Gratitude gets a lot of good press, and rightly so. Giving thanks for things small and big is good for the giver’s soul . . . and can be enlivening if it’s a person on the receiving end. There are several tasks necessary for the smooth functioning of modern society for which I give thanks . . . thanks that I don’t have to do them.
Many folks get hot under the collar when stuck in traffic behind an 18-wheel (or more) behemoth. If that’s me, it helps to remember and give thanks for those whose vocation is truck driver. Go to the store to buy, well, anything, and there’s a 150% chance a truck brought it there. Back in my hitchhiking days (when truckers could still pick you up) I was riding shotgun in a semi heading for Chicago. When the skyline came into view, the driver pointed to the skyscrapers and commented that he could never sit crammed in an office all day. “I’m sitting in my office right now, and I love it,” he proclaimed. I am so thankful that many men and women feel called to the profession of trucking.
Put a spreadsheet or a complex financial form in front of me and I go dyslexic. Which is why I’m glad to enlist the aid of an accountant to prepare my annual taxes. I even get bamboozled by bank loan application forms. Which is why I’m so thankful for bean counters, bankers, financial consultants, and the like. Without them aiding me, I probably still be in the slammer for attempted fraud.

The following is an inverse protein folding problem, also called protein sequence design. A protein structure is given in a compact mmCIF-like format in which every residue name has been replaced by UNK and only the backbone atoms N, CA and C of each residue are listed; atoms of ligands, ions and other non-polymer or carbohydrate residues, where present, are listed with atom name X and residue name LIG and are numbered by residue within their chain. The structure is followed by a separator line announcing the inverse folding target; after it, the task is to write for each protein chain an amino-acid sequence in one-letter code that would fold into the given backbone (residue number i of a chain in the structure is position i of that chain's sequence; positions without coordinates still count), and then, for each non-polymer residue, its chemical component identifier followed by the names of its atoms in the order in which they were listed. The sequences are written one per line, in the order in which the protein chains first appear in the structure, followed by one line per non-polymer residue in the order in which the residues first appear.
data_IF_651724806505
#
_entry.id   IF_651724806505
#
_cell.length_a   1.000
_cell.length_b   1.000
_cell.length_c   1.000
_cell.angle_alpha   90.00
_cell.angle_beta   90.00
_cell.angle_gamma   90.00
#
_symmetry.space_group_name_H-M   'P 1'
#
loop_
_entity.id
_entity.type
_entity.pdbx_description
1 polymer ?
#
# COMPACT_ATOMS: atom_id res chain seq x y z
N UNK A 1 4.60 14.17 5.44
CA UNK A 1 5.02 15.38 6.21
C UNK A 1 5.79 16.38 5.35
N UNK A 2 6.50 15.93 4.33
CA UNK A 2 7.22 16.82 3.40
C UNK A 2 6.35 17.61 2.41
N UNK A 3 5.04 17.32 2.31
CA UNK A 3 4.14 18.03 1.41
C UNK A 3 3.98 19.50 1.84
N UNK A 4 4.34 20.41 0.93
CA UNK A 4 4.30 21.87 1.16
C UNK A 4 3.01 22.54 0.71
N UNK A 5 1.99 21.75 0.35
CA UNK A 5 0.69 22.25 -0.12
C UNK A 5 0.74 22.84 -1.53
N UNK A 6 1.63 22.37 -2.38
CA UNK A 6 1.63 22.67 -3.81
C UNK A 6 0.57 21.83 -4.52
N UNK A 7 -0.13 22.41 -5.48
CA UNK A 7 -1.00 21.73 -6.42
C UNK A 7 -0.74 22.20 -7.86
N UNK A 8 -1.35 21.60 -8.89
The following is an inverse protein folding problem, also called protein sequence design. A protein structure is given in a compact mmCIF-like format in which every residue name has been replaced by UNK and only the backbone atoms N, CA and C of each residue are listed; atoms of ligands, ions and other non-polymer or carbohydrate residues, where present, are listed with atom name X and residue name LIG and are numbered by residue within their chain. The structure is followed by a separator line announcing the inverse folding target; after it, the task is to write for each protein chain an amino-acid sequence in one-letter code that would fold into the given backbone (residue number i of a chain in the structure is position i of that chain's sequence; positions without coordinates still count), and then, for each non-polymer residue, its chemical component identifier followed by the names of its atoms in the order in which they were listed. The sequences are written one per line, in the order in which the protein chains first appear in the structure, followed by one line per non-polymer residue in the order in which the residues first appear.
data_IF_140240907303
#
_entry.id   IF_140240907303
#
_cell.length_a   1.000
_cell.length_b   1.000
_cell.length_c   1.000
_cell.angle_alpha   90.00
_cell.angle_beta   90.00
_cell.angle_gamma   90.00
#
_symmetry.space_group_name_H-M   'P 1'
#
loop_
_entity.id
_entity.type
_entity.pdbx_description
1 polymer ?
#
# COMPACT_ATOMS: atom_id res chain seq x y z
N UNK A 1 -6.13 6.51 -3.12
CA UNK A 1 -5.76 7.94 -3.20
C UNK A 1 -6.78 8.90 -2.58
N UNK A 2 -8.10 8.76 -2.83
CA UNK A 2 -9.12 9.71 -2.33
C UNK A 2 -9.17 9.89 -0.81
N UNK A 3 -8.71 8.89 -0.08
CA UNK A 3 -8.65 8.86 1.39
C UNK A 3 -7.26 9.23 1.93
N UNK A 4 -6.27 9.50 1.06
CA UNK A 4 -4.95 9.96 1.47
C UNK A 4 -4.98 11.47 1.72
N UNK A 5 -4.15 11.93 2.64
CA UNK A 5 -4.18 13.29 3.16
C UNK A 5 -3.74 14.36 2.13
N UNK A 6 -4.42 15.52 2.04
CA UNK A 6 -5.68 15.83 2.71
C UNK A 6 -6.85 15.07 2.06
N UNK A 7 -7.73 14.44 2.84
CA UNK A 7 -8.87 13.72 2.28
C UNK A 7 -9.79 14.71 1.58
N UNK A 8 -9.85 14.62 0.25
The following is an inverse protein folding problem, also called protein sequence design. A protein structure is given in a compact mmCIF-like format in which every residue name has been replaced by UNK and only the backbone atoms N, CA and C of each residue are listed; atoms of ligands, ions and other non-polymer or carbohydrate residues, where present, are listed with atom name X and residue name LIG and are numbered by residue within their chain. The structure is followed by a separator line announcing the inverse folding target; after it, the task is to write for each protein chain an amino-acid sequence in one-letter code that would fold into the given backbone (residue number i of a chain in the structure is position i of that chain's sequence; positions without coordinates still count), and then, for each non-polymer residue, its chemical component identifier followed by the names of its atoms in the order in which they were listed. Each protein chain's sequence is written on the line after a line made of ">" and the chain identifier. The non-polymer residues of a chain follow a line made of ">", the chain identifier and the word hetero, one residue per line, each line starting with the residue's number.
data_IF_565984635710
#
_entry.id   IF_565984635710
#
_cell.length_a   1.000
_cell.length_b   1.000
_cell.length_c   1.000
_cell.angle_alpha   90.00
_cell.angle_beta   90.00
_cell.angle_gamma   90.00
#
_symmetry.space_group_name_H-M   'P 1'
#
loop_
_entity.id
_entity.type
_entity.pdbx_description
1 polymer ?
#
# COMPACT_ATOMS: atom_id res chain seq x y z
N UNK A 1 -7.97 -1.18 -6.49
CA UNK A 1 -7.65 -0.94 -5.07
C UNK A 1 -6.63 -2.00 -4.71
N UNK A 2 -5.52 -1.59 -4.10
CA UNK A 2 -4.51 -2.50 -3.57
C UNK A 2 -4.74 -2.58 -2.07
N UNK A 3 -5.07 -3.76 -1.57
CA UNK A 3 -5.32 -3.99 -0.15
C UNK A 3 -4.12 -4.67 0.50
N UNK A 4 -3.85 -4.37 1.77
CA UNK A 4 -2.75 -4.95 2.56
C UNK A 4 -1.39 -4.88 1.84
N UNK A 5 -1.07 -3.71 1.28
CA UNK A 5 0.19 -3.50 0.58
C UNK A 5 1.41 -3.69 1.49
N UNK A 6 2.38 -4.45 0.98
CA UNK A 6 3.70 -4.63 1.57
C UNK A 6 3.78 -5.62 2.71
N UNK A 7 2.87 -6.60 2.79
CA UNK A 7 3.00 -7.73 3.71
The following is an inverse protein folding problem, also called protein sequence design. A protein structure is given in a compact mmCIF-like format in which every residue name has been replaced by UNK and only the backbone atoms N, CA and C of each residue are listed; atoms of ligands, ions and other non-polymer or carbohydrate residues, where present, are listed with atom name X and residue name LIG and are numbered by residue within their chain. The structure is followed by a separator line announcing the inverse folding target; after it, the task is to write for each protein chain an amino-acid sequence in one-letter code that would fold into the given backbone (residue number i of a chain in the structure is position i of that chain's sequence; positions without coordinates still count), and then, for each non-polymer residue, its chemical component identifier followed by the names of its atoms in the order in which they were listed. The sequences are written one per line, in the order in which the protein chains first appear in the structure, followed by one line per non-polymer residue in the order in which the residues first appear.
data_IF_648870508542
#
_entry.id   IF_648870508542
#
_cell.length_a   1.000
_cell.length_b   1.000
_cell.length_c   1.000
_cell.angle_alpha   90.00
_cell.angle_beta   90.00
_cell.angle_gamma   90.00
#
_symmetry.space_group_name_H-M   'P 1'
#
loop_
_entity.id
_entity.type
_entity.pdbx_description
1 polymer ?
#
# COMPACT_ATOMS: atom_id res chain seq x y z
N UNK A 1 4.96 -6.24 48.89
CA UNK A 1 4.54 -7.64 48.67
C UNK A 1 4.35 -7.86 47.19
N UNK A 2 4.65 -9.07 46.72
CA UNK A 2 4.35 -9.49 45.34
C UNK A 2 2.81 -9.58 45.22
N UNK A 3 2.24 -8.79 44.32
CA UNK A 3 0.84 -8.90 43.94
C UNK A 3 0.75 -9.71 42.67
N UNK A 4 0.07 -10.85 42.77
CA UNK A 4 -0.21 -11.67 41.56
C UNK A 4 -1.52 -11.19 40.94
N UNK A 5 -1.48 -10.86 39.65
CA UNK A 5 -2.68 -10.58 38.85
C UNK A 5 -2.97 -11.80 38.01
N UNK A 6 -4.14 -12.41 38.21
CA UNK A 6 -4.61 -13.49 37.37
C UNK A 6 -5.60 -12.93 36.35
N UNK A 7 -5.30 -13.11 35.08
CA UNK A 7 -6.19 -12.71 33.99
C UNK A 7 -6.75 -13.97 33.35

Spelunking: one of my worst nightmares. It comes right behind going under in a submarine. I don’t do well being physically restrained, which includes going beneath the earth’s surface. Ergo, I am immensely grateful for miners who go underground to extract all the various substances needed for life in our modern world. Next time you strike a match, give silent thanks to the stalwarts who mined the phosphate for it.
One day I was watching my mechanic work on my car’s motor; he knew that I am a lifelong theologian. I mentioned to him that God was easier for me to figure out than the internal combustion engine. His reply: “That’s why you do what you do, and I do what I do.”
If I take something apart to fix, a dime will get you a dollar that a) the repair will fail, and b) I won’t be able to get it back together properly. So I take my leaf blower (for the 3rd time) to my small engine repair guy and he both smiles and shakes his head. I give thanks for mechanics.
The list could go on and on . . . vegetable/fruit pickers, welders, brain surgeons, on and on. Even as I have reveled in parish ministry as my career, I am so, so thankful for others who apply themselves to their chosen vocations with competence and joy.